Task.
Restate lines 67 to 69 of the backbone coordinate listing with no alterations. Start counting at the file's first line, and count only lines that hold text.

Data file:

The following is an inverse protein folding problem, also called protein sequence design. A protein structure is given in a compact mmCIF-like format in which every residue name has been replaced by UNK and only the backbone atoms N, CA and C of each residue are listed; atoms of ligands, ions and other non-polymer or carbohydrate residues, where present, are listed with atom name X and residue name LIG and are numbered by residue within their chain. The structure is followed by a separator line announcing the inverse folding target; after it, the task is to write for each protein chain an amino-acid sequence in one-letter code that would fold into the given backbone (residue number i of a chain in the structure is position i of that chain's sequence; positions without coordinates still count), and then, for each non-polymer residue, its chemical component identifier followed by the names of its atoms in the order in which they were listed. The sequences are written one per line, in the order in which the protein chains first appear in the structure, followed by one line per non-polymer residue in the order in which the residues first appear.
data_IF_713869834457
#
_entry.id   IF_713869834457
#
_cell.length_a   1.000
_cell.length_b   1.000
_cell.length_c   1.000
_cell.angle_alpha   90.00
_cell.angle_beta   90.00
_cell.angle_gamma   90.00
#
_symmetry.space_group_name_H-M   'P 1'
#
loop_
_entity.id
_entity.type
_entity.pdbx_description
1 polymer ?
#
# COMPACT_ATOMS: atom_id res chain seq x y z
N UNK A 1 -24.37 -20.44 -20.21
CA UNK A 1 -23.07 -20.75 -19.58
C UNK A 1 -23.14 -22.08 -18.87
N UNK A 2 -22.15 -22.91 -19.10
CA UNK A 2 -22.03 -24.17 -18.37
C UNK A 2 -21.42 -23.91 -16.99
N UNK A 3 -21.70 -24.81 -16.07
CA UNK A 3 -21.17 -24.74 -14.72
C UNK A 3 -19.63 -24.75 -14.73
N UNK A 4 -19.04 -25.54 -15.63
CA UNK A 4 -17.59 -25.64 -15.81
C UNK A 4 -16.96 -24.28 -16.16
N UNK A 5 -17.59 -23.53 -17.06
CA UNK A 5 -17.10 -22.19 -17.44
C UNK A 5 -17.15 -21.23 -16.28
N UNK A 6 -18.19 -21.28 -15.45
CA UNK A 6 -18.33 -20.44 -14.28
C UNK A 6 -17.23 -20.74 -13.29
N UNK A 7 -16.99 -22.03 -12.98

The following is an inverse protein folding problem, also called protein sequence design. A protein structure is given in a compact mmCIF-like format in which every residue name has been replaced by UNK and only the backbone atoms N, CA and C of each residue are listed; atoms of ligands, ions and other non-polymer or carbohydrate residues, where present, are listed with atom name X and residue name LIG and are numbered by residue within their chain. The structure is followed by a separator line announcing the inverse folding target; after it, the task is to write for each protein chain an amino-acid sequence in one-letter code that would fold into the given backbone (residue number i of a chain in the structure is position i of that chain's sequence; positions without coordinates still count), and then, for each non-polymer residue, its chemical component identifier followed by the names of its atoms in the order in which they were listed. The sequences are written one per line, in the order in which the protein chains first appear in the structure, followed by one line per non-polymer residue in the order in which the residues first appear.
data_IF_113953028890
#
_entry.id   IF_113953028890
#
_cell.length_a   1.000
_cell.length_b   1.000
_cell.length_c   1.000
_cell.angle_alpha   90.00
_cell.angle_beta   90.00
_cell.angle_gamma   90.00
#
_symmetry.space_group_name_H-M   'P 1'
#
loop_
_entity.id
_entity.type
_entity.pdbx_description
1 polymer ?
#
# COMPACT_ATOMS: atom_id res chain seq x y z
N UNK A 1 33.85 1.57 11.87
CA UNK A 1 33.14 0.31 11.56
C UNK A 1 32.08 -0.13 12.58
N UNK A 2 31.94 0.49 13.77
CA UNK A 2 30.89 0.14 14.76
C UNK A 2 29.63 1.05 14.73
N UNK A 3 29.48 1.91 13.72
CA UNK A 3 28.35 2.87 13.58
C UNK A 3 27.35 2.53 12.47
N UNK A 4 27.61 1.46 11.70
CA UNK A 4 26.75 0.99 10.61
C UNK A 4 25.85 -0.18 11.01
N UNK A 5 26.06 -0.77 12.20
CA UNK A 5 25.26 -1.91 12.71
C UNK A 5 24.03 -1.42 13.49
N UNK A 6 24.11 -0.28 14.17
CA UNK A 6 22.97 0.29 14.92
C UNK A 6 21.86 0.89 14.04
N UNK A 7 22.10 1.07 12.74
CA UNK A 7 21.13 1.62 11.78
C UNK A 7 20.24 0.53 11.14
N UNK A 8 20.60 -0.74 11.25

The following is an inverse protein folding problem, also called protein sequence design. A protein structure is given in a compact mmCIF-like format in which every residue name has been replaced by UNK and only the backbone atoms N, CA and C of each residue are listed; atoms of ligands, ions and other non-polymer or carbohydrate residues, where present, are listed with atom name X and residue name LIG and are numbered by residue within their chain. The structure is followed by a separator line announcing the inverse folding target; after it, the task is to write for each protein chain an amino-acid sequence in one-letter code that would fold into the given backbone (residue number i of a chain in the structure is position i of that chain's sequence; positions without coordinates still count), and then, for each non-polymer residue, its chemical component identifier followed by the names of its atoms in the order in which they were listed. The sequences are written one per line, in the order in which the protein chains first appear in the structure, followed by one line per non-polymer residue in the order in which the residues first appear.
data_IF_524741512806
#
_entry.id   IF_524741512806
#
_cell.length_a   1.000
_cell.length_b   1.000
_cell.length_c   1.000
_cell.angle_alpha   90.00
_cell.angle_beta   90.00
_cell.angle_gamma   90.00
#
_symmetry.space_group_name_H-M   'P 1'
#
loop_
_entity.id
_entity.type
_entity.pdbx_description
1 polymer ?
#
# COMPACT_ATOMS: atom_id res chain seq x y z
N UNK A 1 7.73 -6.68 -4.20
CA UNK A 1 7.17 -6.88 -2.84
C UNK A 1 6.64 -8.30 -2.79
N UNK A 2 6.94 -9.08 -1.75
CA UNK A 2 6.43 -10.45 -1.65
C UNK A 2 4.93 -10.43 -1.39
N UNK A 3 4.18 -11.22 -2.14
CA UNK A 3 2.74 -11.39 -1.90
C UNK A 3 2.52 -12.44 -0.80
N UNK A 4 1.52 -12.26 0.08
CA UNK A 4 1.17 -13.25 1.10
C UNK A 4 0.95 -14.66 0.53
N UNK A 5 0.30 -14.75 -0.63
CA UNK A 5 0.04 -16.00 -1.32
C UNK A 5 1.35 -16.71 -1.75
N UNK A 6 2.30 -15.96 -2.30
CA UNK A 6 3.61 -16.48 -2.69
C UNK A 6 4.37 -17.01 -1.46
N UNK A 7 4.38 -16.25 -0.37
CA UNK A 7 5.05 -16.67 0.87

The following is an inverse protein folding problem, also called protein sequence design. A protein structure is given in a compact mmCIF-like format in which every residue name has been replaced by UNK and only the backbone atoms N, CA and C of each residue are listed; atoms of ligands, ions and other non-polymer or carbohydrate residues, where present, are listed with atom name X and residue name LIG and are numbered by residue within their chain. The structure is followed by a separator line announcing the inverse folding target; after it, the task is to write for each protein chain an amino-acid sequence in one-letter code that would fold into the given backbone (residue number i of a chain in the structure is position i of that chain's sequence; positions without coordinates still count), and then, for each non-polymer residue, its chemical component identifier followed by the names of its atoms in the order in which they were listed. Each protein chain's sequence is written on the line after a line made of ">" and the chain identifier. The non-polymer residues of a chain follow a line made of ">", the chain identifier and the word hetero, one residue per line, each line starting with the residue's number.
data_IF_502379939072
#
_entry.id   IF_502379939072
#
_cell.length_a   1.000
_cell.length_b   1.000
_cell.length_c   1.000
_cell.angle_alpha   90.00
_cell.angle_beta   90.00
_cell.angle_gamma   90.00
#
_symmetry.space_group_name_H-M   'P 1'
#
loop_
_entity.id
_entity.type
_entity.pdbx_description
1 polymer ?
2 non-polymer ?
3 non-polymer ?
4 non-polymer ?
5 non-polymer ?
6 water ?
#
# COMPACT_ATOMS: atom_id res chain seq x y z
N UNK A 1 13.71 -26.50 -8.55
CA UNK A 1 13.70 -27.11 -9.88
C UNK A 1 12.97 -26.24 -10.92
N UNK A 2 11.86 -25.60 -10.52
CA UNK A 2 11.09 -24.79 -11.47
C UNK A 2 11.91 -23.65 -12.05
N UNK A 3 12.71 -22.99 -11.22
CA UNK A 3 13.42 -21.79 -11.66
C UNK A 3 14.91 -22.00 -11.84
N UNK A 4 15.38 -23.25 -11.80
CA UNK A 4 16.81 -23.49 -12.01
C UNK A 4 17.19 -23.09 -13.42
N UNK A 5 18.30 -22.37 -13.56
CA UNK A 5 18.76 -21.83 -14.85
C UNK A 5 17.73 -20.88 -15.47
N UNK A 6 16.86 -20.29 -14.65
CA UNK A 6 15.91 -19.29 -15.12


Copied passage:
C UNK A 2 29.63 1.05 14.73
N UNK A 3 29.48 1.91 13.72
CA UNK A 3 28.35 2.87 13.58